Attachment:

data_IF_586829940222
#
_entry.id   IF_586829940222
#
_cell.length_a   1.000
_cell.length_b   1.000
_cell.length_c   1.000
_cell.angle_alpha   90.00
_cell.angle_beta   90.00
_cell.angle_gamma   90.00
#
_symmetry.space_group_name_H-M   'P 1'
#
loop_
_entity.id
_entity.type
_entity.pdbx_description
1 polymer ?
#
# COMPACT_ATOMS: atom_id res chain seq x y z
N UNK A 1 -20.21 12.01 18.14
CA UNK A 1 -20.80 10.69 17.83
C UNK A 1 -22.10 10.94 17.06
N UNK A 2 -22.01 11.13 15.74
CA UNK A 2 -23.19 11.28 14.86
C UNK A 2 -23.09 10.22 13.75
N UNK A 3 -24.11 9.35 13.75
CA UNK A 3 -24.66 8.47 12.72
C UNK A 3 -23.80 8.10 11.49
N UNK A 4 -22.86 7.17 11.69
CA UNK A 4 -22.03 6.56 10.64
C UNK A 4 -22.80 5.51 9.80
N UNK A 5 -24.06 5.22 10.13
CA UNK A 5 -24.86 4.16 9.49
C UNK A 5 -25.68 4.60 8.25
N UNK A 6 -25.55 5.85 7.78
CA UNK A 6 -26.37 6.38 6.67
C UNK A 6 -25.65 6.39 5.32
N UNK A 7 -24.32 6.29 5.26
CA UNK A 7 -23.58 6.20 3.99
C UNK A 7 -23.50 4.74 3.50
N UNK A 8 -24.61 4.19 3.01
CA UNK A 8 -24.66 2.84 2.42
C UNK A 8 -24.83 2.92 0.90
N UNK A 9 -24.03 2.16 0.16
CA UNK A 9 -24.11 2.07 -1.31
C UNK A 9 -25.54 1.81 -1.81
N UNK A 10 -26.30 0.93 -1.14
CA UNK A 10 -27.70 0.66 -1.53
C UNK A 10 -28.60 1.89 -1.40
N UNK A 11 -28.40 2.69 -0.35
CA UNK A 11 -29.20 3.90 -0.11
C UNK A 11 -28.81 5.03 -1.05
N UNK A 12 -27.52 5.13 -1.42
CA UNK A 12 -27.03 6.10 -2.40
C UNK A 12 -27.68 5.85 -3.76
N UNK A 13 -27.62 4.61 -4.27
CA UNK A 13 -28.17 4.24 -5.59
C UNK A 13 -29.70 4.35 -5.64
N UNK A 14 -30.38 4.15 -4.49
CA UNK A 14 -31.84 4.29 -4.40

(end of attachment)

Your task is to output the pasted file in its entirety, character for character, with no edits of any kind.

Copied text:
data_IF_586829940222
#
_entry.id   IF_586829940222
#
_cell.length_a   1.000
_cell.length_b   1.000
_cell.length_c   1.000
_cell.angle_alpha   90.00
_cell.angle_beta   90.00
_cell.angle_gamma   90.00
#
_symmetry.space_group_name_H-M   'P 1'
#
loop_
_entity.id
_entity.type
_entity.pdbx_description
1 polymer ?
#
# COMPACT_ATOMS: atom_id res chain seq x y z
N UNK A 1 -20.21 12.01 18.14
CA UNK A 1 -20.80 10.69 17.83
C UNK A 1 -22.10 10.94 17.06
N UNK A 2 -22.01 11.13 15.74
CA UNK A 2 -23.19 11.28 14.86
C UNK A 2 -23.09 10.22 13.75
N UNK A 3 -24.11 9.35 13.75
CA UNK A 3 -24.66 8.47 12.72
C UNK A 3 -23.80 8.10 11.49
N UNK A 4 -22.86 7.17 11.69
CA UNK A 4 -22.03 6.56 10.64
C UNK A 4 -22.80 5.51 9.80
N UNK A 5 -24.06 5.22 10.13
CA UNK A 5 -24.86 4.16 9.49
C UNK A 5 -25.68 4.60 8.25
N UNK A 6 -25.55 5.85 7.78
CA UNK A 6 -26.37 6.38 6.67
C UNK A 6 -25.65 6.39 5.32
N UNK A 7 -24.32 6.29 5.26
CA UNK A 7 -23.58 6.20 3.99
C UNK A 7 -23.50 4.74 3.50
N UNK A 8 -24.61 4.19 3.01
CA UNK A 8 -24.66 2.84 2.42
C UNK A 8 -24.83 2.92 0.90
N UNK A 9 -24.03 2.16 0.16
CA UNK A 9 -24.11 2.07 -1.31
C UNK A 9 -25.54 1.81 -1.81
N UNK A 10 -26.30 0.93 -1.14
CA UNK A 10 -27.70 0.66 -1.53
C UNK A 10 -28.60 1.89 -1.40
N UNK A 11 -28.40 2.69 -0.35
CA UNK A 11 -29.20 3.90 -0.11
C UNK A 11 -28.81 5.03 -1.05
N UNK A 12 -27.52 5.13 -1.42
CA UNK A 12 -27.03 6.10 -2.40
C UNK A 12 -27.68 5.85 -3.76
N UNK A 13 -27.62 4.61 -4.27
CA UNK A 13 -28.17 4.24 -5.59
C UNK A 13 -29.70 4.35 -5.64
N UNK A 14 -30.38 4.15 -4.49
CA UNK A 14 -31.84 4.29 -4.40